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JavaScript Function Definitions



JavaScript uses keywords function Defines a function.

A function can be defined by declaration or an expression.


Function Declarations

In the previous tutorial, you have learned the syntax of function declarations:

function functionName (parameters) { Executed code }

The function will not be executed immediately after the declaration, it will be called when we need it.

Example

function myFunction(a, b) { return a * b; }
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Note: The semicolon is used to separate executable JavaScript statements. Because the function declaration is not an executable statement, it does not end with a semicolon.

Function Expressions

JavaScript functions can be defined by an expression.

Function expressions can be stored in variables:

Example

var x = function (a, b) {return a * b};
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After a function expression is stored in a variable, the variable can also be used as a function:

Example

var x = function (a, b) {return a * b}; var z = x(4, 3);
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The above function is actually a anonymous function (the function has no name).

Functions are stored in variables and do not require a function name. They are usually called by a variable name.


Note: The above function ends with a semicolon because it is an execute statement.

The Function() Constructor

In the example above, we learned that functions are defined by the keyword function .

Functions can also be defined via the built-in JavaScript function constructor (Function ()).

Example

var myFunction = new Function("a", "b", "return a * b"); var x = myFunction(4, 3);
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In fact, you don't have to use a constructor. The above example can be written as:

Example

var myFunction = function (a, b) {return a * b}; var x = myFunction(4, 3);
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Note: In JavaScript, many times you need to avoid using the new keyword.

Function Hoisting

We already learned about "hoisting" in previous tutorials.

Hoisting is the behavior by which JavaScript advances the current scope to the front by default.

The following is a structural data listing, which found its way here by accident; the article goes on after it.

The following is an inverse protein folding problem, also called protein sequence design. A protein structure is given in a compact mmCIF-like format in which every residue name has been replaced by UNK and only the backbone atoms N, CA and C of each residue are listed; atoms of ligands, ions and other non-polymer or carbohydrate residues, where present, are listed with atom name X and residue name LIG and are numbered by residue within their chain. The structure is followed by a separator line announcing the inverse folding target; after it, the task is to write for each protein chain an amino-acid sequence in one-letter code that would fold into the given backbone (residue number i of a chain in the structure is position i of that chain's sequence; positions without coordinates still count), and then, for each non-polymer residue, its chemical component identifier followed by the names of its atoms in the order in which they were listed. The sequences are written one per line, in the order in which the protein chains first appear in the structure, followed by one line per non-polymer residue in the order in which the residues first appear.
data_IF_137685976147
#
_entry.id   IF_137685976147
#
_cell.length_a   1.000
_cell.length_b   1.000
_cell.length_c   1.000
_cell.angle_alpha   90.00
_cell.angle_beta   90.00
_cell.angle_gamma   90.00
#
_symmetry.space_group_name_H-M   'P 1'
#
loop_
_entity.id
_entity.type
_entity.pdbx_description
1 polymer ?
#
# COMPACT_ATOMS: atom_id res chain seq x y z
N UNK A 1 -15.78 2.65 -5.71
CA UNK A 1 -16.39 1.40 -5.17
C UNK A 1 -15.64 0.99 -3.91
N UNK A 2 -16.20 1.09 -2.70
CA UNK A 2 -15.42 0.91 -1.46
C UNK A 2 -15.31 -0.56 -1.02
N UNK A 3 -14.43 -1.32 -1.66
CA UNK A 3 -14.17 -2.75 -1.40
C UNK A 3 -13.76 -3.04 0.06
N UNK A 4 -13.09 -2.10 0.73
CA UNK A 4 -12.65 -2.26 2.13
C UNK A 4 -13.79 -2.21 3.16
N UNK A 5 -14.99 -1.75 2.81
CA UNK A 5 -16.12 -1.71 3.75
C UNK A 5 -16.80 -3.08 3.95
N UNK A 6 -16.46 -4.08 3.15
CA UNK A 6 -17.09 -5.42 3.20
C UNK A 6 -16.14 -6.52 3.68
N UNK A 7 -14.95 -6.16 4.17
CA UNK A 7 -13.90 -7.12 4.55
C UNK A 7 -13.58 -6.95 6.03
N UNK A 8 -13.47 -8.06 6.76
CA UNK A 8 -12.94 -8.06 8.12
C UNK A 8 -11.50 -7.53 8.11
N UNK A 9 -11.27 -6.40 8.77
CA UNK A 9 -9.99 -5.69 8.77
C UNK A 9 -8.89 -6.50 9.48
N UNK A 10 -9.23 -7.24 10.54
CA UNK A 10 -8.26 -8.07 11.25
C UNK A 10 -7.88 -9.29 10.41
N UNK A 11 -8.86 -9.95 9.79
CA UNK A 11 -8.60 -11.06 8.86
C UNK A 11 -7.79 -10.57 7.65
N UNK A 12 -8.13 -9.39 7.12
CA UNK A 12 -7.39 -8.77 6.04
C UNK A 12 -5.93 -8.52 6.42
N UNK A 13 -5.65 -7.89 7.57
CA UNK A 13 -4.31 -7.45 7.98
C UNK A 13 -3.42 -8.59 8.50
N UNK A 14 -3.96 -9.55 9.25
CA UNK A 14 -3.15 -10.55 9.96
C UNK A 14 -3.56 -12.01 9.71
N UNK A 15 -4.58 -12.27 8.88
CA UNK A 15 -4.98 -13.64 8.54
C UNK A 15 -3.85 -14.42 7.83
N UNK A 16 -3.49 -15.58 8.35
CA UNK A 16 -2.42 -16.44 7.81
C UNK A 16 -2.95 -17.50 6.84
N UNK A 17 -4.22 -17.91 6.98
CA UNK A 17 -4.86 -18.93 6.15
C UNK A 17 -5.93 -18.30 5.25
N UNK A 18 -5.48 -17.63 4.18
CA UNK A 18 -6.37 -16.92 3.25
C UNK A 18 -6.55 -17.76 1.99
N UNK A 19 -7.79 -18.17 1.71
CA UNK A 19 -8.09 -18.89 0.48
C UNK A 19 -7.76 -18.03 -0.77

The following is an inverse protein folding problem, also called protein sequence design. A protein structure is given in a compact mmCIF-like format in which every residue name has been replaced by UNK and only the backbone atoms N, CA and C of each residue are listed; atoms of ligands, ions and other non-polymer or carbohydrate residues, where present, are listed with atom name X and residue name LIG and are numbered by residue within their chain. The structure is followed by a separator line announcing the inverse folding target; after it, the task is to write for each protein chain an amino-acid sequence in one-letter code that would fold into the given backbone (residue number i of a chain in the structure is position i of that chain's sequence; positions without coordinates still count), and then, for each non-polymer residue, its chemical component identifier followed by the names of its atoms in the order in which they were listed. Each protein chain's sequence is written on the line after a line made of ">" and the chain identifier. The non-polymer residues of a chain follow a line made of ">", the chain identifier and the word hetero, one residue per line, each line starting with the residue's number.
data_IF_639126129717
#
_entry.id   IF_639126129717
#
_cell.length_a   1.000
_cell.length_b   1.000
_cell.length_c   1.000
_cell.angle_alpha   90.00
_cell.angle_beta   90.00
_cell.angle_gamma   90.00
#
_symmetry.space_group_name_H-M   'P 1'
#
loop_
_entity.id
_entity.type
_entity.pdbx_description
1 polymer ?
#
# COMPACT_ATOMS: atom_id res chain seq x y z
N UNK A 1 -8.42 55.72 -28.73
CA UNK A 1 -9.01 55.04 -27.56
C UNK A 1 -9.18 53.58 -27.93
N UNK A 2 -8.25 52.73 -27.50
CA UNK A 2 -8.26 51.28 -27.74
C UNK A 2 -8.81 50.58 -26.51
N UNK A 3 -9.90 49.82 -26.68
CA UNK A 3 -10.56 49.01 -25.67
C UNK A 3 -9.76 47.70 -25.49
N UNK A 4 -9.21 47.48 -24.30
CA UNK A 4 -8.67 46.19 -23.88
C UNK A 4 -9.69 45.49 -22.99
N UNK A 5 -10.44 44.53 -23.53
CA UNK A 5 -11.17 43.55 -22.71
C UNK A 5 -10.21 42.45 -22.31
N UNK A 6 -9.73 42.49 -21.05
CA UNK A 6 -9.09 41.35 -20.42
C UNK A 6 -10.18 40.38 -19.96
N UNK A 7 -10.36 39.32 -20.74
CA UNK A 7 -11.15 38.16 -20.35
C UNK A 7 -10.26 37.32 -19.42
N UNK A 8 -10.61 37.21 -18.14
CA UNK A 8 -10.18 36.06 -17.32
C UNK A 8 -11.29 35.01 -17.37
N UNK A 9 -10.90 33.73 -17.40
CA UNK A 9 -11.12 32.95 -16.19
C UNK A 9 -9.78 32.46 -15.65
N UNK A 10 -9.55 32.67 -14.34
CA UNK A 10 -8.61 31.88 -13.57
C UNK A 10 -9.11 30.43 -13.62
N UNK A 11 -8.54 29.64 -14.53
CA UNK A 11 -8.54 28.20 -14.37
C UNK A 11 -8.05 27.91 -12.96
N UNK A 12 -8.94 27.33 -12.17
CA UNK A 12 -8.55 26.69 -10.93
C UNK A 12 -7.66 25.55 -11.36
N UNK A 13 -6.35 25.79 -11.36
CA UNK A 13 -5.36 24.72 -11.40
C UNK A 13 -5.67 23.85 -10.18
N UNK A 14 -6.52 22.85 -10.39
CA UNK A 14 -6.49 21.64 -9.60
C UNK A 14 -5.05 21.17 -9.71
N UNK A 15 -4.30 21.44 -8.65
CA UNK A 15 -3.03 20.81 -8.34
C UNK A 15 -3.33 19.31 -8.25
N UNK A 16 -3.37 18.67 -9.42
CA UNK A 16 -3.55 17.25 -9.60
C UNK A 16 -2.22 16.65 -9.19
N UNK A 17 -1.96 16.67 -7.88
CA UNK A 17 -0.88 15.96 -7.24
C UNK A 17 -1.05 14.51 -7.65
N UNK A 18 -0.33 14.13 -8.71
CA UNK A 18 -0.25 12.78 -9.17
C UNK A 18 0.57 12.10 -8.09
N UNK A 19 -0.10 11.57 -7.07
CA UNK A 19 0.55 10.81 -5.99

Hoisting applies to variable declarations and function declarations.

Thus, functions can be called before they are declared:

myFunction(5); function myFunction(y) { return y * y; }

There is no promotion when defining functions using expressions.


Self-calling function

Function expressions can be "self-calling".

Self-invoking expressions are called automatically.

If the expression is immediately followed by (), it will be called automatically.

Declared functions cannot be called by themselves.

It is a function expression by adding parentheses:

Example

(function () { var x = "Hello !!"; //I will call myself }) ();
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The above function is actually an anonymous self-calling function (no function name).


Functions Can Be Used as Values

JavaScript function is used as a value:

Example

function myFunction(a, b) { return a * b; } var x = myFunction(4, 3);
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JavaScript functions can be used as expressions:

Example

function myFunction(a, b) { return a * b; } var x = myFunction(4, 3) * 2;
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Functions are Objects

Using the typeof operator in JavaScript to determine the type of a function will return "function".

But JavaScript functions are more accurately described as an object.

JavaScript functions have attributes and Method .

arguments.length property returns the number of parameters received during the function call:

Example

function myFunction(a, b) { return arguments.length; }
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The toString () method returns the function as a string:

Example

function myFunction(a, b) { return a * b; } var txt = myFunction.toString();
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Note: Functions are defined as attributes of objects and are called object methods. If a function is used to create a new object, it is called the object's constructor.